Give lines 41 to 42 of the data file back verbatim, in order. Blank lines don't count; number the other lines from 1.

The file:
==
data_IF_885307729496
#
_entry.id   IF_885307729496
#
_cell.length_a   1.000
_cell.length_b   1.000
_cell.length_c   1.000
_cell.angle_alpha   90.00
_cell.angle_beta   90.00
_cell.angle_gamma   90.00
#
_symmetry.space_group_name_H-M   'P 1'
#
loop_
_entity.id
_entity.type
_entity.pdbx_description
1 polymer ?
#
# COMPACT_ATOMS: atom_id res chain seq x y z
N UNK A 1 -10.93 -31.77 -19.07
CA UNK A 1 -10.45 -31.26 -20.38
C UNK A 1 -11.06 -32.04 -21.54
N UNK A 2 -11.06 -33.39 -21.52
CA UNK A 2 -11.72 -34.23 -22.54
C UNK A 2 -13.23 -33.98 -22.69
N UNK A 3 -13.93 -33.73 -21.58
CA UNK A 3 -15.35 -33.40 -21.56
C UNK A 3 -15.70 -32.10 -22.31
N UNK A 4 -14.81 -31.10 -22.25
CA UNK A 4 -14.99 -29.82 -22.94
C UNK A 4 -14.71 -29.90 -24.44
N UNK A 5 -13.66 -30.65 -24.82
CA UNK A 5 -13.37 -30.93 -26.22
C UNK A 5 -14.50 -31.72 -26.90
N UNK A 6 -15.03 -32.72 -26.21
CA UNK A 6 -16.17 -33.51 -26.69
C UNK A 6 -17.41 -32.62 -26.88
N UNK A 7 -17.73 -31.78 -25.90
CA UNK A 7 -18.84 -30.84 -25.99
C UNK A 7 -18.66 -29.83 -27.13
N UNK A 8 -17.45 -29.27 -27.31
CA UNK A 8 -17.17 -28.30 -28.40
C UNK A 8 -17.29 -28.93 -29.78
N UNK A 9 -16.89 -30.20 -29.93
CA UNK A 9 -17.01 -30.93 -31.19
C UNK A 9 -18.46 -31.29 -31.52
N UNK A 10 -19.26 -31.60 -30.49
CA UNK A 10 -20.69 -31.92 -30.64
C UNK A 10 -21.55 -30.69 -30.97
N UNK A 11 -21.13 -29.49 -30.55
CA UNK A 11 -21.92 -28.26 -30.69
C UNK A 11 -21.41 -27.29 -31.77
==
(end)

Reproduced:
C UNK A 7 -18.66 -29.83 -27.13
N UNK A 8 -17.45 -29.27 -27.31